As a teenager, Ban traveled to the United States in the early 1960s, where he met with President John F. Kennedy. Decades later, as a top South Korean official, Ban struggled to preserve his country's military alliance with the United States and persuaded his government to send thousands of Korean troops to Iraq. "He was the go-to guy in the Blue House [Korea's presidential quarters]," said a former U.S. military official.
"I think Ban Ki-moon sees the world as resting on the American neo-liberal order, and Korea's security, too," said Michael Green, who oversaw Asian affairs for the White House from 2004 to 2005. "Ban Ki-moon was a Rock of Gibraltar in the Blue House when many around him wanted to distance themselves from the U.S. and move closer to North Korea and China."
Ban is seeking to redefine the role of secretary general played by Annan, a Nobel Peace Prize laureate and an outspoken critic of the U.S. war in Iraq. Ban sees himself as a pragmatic diplomat and a player in world affairs, not a symbol.
"I believe in results, not rhetoric," he told top U.N. officials at a private retreat in Turin, Italy. "I am not in the business of giving a speech that proclaims 'Never again,' drawing applause and headlines. I am about quietly working the phone, being blunt behind closed doors, to force us out of the status quo."
Ban's quiet diplomacy has drawn fire from human rights advocates who say his reluctance to criticize major powers, particularly the United States, or to publicly scold Sudan, Burma and other rights abusers is diminishing the United Nations' standing as a moral force. Even first lady Laura Bush has voiced alarm at the United Nations' refusal to forcefully condemn a Burmese military crackdown on pro-democracy demonstrators. "By staying quiet, the United Nations -- and all nations -- condone these abuses," Mrs. Bush told Ban in a phone call, a statement from her office said.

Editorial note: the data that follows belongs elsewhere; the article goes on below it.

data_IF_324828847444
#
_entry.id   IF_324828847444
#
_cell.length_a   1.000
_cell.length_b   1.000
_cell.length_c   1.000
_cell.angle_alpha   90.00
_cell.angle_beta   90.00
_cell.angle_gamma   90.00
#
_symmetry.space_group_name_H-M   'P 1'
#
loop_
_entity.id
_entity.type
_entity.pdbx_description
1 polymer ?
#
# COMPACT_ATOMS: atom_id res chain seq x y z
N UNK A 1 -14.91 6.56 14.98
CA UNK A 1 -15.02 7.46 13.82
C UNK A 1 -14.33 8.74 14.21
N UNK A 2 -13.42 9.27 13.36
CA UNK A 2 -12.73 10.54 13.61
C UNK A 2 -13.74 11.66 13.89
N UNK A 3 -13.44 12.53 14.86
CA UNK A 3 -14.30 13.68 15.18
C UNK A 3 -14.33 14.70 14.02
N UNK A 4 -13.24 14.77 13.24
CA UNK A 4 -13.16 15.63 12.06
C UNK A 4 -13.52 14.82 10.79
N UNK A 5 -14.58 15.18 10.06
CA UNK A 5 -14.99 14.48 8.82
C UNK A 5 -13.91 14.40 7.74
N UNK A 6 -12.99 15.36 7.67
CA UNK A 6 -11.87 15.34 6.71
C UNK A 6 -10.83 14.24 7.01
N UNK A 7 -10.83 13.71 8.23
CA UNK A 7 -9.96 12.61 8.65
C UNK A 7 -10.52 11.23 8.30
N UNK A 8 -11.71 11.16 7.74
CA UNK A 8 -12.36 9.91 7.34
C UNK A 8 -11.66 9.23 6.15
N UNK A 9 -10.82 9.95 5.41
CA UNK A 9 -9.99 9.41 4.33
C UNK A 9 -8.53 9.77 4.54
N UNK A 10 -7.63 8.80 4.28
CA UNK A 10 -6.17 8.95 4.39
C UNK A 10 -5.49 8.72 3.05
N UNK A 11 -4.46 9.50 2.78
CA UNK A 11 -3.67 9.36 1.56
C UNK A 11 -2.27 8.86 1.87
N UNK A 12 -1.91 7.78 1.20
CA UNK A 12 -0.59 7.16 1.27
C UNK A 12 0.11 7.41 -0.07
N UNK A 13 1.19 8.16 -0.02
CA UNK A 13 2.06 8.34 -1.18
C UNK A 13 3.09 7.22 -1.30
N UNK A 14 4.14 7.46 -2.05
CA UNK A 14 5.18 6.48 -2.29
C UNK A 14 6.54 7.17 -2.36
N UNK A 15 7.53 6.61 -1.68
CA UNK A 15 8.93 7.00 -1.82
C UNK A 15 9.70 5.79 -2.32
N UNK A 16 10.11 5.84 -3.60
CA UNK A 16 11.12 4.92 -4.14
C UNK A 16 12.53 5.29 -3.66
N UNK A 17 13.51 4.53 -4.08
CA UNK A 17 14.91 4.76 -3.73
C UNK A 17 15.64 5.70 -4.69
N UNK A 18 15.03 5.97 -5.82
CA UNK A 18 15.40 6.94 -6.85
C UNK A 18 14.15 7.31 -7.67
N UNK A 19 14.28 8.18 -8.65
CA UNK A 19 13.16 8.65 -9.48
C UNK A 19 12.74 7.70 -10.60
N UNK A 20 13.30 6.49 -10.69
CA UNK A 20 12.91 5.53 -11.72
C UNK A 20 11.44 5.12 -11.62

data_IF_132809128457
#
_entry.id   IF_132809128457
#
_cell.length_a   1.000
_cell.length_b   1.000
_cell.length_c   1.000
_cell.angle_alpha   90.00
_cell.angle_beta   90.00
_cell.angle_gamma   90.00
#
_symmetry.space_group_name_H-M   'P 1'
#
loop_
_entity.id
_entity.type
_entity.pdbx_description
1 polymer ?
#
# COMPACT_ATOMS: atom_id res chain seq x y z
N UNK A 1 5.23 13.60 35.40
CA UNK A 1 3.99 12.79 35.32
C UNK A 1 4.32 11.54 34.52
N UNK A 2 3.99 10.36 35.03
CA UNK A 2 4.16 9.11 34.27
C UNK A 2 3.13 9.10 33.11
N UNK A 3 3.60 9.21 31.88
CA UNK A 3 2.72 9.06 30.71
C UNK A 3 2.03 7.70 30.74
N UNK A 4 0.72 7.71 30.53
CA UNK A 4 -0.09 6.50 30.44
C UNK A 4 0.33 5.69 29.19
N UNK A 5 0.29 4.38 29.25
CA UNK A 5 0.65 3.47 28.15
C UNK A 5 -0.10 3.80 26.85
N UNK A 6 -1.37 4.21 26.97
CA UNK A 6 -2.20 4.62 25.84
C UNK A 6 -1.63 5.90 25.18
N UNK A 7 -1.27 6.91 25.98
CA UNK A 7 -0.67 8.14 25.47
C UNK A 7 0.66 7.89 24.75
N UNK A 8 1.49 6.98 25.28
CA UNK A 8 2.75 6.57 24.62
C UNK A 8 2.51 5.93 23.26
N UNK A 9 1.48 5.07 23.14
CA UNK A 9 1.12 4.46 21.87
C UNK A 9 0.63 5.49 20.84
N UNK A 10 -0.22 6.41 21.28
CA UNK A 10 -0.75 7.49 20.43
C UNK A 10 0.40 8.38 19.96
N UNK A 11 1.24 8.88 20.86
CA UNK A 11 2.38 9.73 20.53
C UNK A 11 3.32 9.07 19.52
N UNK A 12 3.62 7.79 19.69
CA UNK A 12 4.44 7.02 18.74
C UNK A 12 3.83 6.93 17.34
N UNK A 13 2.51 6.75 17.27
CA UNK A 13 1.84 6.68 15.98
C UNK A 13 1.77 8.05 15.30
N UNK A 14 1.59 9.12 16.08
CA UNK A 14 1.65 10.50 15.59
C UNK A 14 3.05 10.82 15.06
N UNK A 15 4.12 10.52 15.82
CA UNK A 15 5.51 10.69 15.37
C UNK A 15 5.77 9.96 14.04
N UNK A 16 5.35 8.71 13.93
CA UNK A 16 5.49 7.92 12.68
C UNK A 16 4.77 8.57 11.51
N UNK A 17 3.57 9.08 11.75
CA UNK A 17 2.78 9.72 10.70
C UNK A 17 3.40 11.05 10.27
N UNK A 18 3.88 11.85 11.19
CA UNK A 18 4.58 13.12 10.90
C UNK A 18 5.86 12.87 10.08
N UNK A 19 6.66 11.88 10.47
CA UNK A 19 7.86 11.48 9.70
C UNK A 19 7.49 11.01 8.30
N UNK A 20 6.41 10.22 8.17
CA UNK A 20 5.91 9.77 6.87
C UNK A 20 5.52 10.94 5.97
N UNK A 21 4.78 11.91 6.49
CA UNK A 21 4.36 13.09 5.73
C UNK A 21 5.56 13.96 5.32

"The secretary general's job in part is to uphold and try to enforce international standards including on human rights, but [Ban] seems completely uncomfortable doing that," said Kenneth Roth, executive director of Human Rights Watch. " I do think he denigrates public diplomacy as being mere empty statements without understanding his condemnation carries real force and can move governments as much as his cajoling behind the scenes, sometimes more so."
Some U.N. diplomats and human rights advocates see Ban as naively falling for a cynical Sudanese diplomatic ploy: offering concessions to foreign diplomats while proceeding with a military campaign that has led to the death of 200,000 to 400,000 civilians since 2003. "Did you hear that [Ban] asked for patience?" said Mia Farrow, an actress and UNICEF ambassador who has been active on human rights in Darfur. "I don't think patience is a virtue we need right now."
U.N. officials say Ban's quiet style should not be read as a lack of commitment to human rights. They say he has publicly criticized Iranian President Mahmoud Ahmadinejad for his threats against Israel and has made important progress in Darfur, where he has persuaded the government of Sudanese President Omar Hassan al-Bashir to accept an African Union-U.N. peacekeeping force and to participate in peace talks in Libya.
U.S. and U.N. officials say Ban is also willing to stand up to the Americans, citing his appeals to Bush to support international efforts on climate change and to halt sanctions plans against Sudan while Ban continued trying to persuade Bashir to permit thousands of peacekeepers into Darfur. On climate change, Ban has staked out an issue with broad support among the U.N. membership -- if not in the White House.
U.N. officials say they do not expect Bush to reverse his position on climate change and embrace a binding treaty with fixed emission targets. Still, they hope his attendance at Monday's forum signals that Washington will not sabotage negotiations set to begin in December on a permanent new treaty replacing the Kyoto Protocol, which is set to expire at the end of 2012.
"Ban knows enough not to drive the Americans crazy by pontificating on issues that he has little to gain from," said one of Ban's top advisers. "He goes at them on things he wants to go at them on, but he doesn't preach to the Americans in a way a lot of former secretary generals couldn't resist."